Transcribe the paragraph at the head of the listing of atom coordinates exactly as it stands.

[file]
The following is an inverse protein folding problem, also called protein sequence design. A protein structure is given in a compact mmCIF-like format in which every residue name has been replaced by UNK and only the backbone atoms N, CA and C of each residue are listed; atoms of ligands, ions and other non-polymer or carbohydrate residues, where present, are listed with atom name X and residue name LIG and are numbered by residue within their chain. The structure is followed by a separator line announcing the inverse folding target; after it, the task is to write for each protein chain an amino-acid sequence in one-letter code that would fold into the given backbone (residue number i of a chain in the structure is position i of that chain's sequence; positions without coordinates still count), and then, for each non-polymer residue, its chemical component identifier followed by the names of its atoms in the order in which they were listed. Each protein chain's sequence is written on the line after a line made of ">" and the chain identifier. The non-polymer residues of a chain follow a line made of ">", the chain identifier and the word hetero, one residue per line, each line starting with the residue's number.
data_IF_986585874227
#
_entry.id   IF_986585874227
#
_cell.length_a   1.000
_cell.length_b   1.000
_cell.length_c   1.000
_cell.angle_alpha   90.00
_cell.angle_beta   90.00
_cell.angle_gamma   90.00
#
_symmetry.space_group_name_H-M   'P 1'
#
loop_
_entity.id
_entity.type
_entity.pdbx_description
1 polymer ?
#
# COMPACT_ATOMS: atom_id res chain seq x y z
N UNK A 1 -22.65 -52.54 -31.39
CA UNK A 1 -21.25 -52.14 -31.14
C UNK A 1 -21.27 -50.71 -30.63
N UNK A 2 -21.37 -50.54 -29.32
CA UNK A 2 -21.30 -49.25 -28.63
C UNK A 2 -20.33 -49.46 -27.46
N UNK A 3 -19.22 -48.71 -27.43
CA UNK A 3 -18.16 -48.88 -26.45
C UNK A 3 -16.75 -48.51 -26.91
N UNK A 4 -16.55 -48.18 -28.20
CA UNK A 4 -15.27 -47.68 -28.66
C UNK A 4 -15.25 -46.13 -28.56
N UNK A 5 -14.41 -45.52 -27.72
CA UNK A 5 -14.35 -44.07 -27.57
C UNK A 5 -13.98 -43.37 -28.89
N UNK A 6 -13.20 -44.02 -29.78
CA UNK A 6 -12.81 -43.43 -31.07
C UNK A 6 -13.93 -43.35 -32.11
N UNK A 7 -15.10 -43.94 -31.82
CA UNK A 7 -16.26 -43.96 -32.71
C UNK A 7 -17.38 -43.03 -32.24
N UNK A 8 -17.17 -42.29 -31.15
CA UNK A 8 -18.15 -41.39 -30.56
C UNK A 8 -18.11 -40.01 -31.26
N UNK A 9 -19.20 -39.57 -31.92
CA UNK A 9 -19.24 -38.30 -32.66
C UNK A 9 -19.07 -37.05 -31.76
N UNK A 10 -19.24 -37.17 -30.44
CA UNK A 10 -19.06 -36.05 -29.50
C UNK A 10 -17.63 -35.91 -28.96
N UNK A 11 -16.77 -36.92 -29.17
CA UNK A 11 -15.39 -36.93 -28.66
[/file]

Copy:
The following is an inverse protein folding problem, also called protein sequence design. A protein structure is given in a compact mmCIF-like format in which every residue name has been replaced by UNK and only the backbone atoms N, CA and C of each residue are listed; atoms of ligands, ions and other non-polymer or carbohydrate residues, where present, are listed with atom name X and residue name LIG and are numbered by residue within their chain. The structure is followed by a separator line announcing the inverse folding target; after it, the task is to write for each protein chain an amino-acid sequence in one-letter code that would fold into the given backbone (residue number i of a chain in the structure is position i of that chain's sequence; positions without coordinates still count), and then, for each non-polymer residue, its chemical component identifier followed by the names of its atoms in the order in which they were listed. Each protein chain's sequence is written on the line after a line made of ">" and the chain identifier. The non-polymer residues of a chain follow a line made of ">", the chain identifier and the word hetero, one residue per line, each line starting with the residue's number.